walkin’ in Memphis (and adjusting on the fly) (February 22, 2021)

It’s time to kick Monday’s ass…

Hello from sunny-still-snowy Memphis (holla if you’re nearby!).

Let’s talk about driving on ice and snow. For most of my friends in the Southern US, that was a new or unfamiliar experience as a hard freeze blew in and took out all of Texas last week.

I’d had my trip to Memphis planned for over a month by the time “moving day” rolled around. A lot of my friends and family were understandably worried about me being on the road given the state of things.

Unfortunately I had a hard check-out time at my place in NOLA. And with so many people checking into hotels just for a chance to get warm, I knew the likelihood of me being able to adjust my plans was very slim. So I did what I had to… which meant hitting the road for the 6-ish hour drive to Memphis, even though things were still icy and unpredictable.

There were points along the way where the line of cars and trucks stretched for miles, all of us crawling along at 10-20 miles an hour. That was because there were large stretches of highway where only the right-hand lane had been cleared of snow and ice… and the left-hand lane had not yet melted.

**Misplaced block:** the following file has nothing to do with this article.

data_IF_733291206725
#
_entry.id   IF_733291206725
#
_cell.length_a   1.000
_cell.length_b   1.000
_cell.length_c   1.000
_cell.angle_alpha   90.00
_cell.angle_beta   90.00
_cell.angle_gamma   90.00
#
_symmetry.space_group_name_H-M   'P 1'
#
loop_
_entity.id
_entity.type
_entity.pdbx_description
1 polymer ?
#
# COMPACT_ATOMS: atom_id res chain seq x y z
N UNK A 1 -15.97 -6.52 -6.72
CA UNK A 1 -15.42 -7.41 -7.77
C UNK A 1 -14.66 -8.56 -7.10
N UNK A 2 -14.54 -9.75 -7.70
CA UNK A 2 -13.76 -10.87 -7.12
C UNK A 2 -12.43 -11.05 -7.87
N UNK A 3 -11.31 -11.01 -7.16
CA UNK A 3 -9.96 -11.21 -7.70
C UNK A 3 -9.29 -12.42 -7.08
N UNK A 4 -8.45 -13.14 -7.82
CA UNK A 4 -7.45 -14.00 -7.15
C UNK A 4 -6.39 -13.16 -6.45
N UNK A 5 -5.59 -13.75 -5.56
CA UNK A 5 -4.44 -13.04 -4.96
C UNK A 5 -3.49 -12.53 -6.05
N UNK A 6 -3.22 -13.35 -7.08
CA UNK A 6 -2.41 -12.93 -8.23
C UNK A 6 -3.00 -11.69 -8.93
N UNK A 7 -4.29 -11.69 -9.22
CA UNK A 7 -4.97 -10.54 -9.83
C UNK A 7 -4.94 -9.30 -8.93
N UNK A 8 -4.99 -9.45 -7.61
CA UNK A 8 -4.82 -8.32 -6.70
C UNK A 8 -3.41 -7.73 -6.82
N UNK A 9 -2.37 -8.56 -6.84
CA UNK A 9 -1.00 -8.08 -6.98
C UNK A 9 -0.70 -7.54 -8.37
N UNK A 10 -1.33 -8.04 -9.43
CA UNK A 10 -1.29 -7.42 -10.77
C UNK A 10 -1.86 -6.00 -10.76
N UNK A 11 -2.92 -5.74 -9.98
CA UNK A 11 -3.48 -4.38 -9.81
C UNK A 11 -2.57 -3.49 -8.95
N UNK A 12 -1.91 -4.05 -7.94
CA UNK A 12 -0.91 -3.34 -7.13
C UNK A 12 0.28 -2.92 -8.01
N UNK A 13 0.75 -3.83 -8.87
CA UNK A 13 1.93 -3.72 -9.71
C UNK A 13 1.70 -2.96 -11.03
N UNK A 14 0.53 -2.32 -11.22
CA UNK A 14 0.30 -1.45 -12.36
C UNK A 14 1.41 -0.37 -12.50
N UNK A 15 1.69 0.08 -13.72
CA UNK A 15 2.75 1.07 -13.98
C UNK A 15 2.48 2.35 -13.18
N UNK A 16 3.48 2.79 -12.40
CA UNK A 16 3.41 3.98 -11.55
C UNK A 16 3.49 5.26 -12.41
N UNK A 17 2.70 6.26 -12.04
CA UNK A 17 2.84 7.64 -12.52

Every once in awhile, someone would get impatient, jump into the icy lane and try to floor it. They’d immediately fishtail, or struggle to maintain control as the ice flew up and beat against their undercarriage. I even saw one spin out and wind up stalled out, facing the wrong direction. Another such impatient person damn near sideswiped me as they moved to overtake me. Thank the powers that be my mom taught me to “watch out for the other guy”.

Thankfully Stella and I made it, and are none the worse for the wear. Added perk: we have power, and this new Airbnb is not nearly as drafty as the old (and beautiful but COLD) place in NOLA.

I’ve been thinking a lot about what got us here… it wasn’t that my car’s outfitted for cold (it’s a tiny red Kia – it’s totally not). It’s not that I had chains or winter tires or any particular skill with driving on the ice (I’m from south Texas – I assure you I don’t have any of those things).

It was patience and preparation, in a nutshell.

I left early, knowing I’d probably be going slow for a portion of the drive (and that I wanted to arrive before the sun set and the roads froze over again). I went slowly and followed the path that’d been cleared vs trying to forge my own… even when it felt like it was plodding and I’d NEVER arrive because DEAR GOD CAN THIS LANE MOVE ANY FREAKING FASTER?

There are a lot of parallels between this and building a business. Sure, there are people with experience who are equipped to drive in the icy lane. They probably made it where they were going just fine (and much faster than me).

But I started this trip knowing what I was working with (namely, a tiny little loaded down car, and myself as an inexperienced winter driver) and deliberately slowed things down. As a result, I knew that barring a freak accident I’d get where I was going… and I did, with an hour of daylight left! Plenty of time to unload my car before dark.